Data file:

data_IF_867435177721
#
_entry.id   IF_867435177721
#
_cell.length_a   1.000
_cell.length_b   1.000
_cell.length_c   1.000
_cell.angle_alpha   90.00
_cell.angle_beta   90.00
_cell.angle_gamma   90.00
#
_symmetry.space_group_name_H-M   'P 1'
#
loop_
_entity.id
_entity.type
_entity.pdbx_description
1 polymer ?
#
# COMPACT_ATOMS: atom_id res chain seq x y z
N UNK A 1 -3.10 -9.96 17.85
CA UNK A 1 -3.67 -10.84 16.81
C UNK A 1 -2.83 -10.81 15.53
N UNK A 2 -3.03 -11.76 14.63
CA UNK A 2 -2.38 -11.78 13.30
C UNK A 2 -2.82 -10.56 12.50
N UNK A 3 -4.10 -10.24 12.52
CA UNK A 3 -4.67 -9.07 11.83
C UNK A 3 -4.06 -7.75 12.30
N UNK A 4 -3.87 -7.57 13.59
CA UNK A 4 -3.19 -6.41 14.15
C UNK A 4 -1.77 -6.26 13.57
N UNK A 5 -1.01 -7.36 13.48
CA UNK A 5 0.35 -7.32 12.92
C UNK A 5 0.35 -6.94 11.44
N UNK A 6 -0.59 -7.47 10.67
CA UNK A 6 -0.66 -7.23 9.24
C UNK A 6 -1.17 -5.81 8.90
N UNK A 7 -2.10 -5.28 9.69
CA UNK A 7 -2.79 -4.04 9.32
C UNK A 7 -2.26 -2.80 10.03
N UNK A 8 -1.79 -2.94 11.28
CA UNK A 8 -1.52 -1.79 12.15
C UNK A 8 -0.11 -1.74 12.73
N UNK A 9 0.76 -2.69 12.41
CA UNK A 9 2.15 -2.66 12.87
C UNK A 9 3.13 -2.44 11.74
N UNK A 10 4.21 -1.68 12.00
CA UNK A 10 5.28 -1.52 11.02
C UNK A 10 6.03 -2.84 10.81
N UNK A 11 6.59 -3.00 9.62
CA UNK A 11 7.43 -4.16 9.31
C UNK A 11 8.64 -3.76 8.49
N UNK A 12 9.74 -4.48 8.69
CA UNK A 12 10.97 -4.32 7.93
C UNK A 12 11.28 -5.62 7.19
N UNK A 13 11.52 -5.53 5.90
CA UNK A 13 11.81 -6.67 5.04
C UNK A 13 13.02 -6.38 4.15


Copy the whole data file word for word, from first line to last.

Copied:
data_IF_867435177721
#
_entry.id   IF_867435177721
#
_cell.length_a   1.000
_cell.length_b   1.000
_cell.length_c   1.000
_cell.angle_alpha   90.00
_cell.angle_beta   90.00
_cell.angle_gamma   90.00
#
_symmetry.space_group_name_H-M   'P 1'
#
loop_
_entity.id
_entity.type
_entity.pdbx_description
1 polymer ?
#
# COMPACT_ATOMS: atom_id res chain seq x y z
N UNK A 1 -3.10 -9.96 17.85
CA UNK A 1 -3.67 -10.84 16.81
C UNK A 1 -2.83 -10.81 15.53
N UNK A 2 -3.03 -11.76 14.63
CA UNK A 2 -2.38 -11.78 13.30
C UNK A 2 -2.82 -10.56 12.50
N UNK A 3 -4.10 -10.24 12.52
CA UNK A 3 -4.67 -9.07 11.83
C UNK A 3 -4.06 -7.75 12.30
N UNK A 4 -3.87 -7.57 13.59
CA UNK A 4 -3.19 -6.41 14.15
C UNK A 4 -1.77 -6.26 13.57
N UNK A 5 -1.01 -7.36 13.48
CA UNK A 5 0.35 -7.32 12.92
C UNK A 5 0.35 -6.94 11.44
N UNK A 6 -0.59 -7.47 10.67
CA UNK A 6 -0.66 -7.23 9.24
C UNK A 6 -1.17 -5.81 8.90
N UNK A 7 -2.10 -5.28 9.69
CA UNK A 7 -2.79 -4.04 9.32
C UNK A 7 -2.26 -2.80 10.03
N UNK A 8 -1.79 -2.94 11.28
CA UNK A 8 -1.52 -1.79 12.15
C UNK A 8 -0.11 -1.74 12.73
N UNK A 9 0.76 -2.69 12.41
CA UNK A 9 2.15 -2.66 12.87
C UNK A 9 3.13 -2.44 11.74
N UNK A 10 4.21 -1.68 12.00
CA UNK A 10 5.28 -1.52 11.02
C UNK A 10 6.03 -2.84 10.81
N UNK A 11 6.59 -3.00 9.62
CA UNK A 11 7.43 -4.16 9.31
C UNK A 11 8.64 -3.76 8.49
N UNK A 12 9.74 -4.48 8.69
CA UNK A 12 10.97 -4.32 7.93
C UNK A 12 11.28 -5.62 7.19
N UNK A 13 11.52 -5.53 5.90
CA UNK A 13 11.81 -6.67 5.04
C UNK A 13 13.02 -6.38 4.15